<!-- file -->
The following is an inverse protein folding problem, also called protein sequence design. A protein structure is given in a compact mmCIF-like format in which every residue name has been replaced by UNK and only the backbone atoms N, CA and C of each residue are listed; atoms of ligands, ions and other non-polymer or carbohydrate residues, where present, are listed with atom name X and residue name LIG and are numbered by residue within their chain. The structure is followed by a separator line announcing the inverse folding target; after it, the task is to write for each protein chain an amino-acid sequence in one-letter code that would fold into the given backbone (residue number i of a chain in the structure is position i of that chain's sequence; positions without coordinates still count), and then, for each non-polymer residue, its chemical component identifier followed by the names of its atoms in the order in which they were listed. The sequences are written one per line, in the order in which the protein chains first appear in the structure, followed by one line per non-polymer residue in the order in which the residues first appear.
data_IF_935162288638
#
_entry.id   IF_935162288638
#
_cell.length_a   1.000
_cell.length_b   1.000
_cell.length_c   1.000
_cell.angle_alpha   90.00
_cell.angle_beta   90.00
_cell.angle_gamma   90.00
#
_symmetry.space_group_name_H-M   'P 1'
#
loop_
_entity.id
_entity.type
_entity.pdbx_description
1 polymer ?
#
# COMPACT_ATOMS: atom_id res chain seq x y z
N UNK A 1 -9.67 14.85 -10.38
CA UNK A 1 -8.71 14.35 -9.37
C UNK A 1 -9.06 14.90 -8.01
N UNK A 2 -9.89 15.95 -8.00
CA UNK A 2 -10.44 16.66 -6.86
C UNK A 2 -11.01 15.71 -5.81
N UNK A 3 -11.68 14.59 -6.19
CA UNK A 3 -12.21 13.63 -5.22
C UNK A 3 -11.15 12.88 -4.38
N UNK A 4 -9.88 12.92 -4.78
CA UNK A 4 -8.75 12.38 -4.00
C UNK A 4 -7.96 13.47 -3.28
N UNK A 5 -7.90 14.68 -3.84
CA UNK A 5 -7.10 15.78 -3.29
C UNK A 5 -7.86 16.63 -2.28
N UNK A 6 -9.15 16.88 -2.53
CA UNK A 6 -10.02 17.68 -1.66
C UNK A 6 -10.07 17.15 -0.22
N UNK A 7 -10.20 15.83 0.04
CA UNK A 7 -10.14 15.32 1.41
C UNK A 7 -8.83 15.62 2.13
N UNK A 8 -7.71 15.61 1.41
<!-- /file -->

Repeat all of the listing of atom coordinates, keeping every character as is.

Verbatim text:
The following is an inverse protein folding problem, also called protein sequence design. A protein structure is given in a compact mmCIF-like format in which every residue name has been replaced by UNK and only the backbone atoms N, CA and C of each residue are listed; atoms of ligands, ions and other non-polymer or carbohydrate residues, where present, are listed with atom name X and residue name LIG and are numbered by residue within their chain. The structure is followed by a separator line announcing the inverse folding target; after it, the task is to write for each protein chain an amino-acid sequence in one-letter code that would fold into the given backbone (residue number i of a chain in the structure is position i of that chain's sequence; positions without coordinates still count), and then, for each non-polymer residue, its chemical component identifier followed by the names of its atoms in the order in which they were listed. The sequences are written one per line, in the order in which the protein chains first appear in the structure, followed by one line per non-polymer residue in the order in which the residues first appear.
data_IF_935162288638
#
_entry.id   IF_935162288638
#
_cell.length_a   1.000
_cell.length_b   1.000
_cell.length_c   1.000
_cell.angle_alpha   90.00
_cell.angle_beta   90.00
_cell.angle_gamma   90.00
#
_symmetry.space_group_name_H-M   'P 1'
#
loop_
_entity.id
_entity.type
_entity.pdbx_description
1 polymer ?
#
# COMPACT_ATOMS: atom_id res chain seq x y z
N UNK A 1 -9.67 14.85 -10.38
CA UNK A 1 -8.71 14.35 -9.37
C UNK A 1 -9.06 14.90 -8.01
N UNK A 2 -9.89 15.95 -8.00
CA UNK A 2 -10.44 16.66 -6.86
C UNK A 2 -11.01 15.71 -5.81
N UNK A 3 -11.68 14.59 -6.19
CA UNK A 3 -12.21 13.63 -5.22
C UNK A 3 -11.15 12.88 -4.38
N UNK A 4 -9.88 12.92 -4.78
CA UNK A 4 -8.75 12.38 -4.00
C UNK A 4 -7.96 13.47 -3.28
N UNK A 5 -7.90 14.68 -3.84
CA UNK A 5 -7.10 15.78 -3.29
C UNK A 5 -7.86 16.63 -2.28
N UNK A 6 -9.15 16.88 -2.53
CA UNK A 6 -10.02 17.68 -1.66
C UNK A 6 -10.07 17.15 -0.22
N UNK A 7 -10.20 15.83 0.04
CA UNK A 7 -10.14 15.32 1.41
C UNK A 7 -8.83 15.62 2.13
N UNK A 8 -7.71 15.61 1.41